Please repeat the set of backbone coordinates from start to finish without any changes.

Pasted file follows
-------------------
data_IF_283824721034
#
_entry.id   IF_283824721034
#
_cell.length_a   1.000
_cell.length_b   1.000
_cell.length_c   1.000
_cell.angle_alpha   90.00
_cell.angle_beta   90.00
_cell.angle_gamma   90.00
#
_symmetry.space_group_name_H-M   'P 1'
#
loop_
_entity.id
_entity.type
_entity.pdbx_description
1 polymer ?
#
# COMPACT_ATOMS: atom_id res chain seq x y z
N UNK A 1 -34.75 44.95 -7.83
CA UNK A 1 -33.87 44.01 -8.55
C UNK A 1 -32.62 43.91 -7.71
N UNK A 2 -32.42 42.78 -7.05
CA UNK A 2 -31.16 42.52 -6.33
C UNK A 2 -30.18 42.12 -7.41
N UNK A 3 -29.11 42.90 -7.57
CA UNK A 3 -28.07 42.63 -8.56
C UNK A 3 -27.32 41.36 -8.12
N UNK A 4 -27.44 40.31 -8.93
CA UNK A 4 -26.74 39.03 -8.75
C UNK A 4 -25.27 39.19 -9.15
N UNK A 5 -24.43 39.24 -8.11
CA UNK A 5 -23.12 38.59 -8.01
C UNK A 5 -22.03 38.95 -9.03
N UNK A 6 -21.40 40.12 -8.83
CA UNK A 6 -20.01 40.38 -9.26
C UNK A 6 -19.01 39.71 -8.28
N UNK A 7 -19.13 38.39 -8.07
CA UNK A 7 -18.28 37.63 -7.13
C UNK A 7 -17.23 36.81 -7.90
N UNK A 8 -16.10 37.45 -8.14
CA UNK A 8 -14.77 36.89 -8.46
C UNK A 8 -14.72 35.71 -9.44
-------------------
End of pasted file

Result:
data_IF_283824721034
#
_entry.id   IF_283824721034
#
_cell.length_a   1.000
_cell.length_b   1.000
_cell.length_c   1.000
_cell.angle_alpha   90.00
_cell.angle_beta   90.00
_cell.angle_gamma   90.00
#
_symmetry.space_group_name_H-M   'P 1'
#
loop_
_entity.id
_entity.type
_entity.pdbx_description
1 polymer ?
#
# COMPACT_ATOMS: atom_id res chain seq x y z
N UNK A 1 -34.75 44.95 -7.83
CA UNK A 1 -33.87 44.01 -8.55
C UNK A 1 -32.62 43.91 -7.71
N UNK A 2 -32.42 42.78 -7.05
CA UNK A 2 -31.16 42.52 -6.33
C UNK A 2 -30.18 42.12 -7.41
N UNK A 3 -29.11 42.90 -7.57
CA UNK A 3 -28.07 42.63 -8.56
C UNK A 3 -27.32 41.36 -8.12
N UNK A 4 -27.44 40.31 -8.93
CA UNK A 4 -26.74 39.03 -8.75
C UNK A 4 -25.27 39.19 -9.15
N UNK A 5 -24.43 39.24 -8.11
CA UNK A 5 -23.12 38.59 -8.01
C UNK A 5 -22.03 38.95 -9.03
N UNK A 6 -21.40 40.12 -8.83
CA UNK A 6 -20.01 40.38 -9.26
C UNK A 6 -19.01 39.71 -8.28
N UNK A 7 -19.13 38.39 -8.07
CA UNK A 7 -18.28 37.63 -7.13
C UNK A 7 -17.23 36.81 -7.90
N UNK A 8 -16.10 37.45 -8.14
CA UNK A 8 -14.77 36.89 -8.46
C UNK A 8 -14.72 35.71 -9.44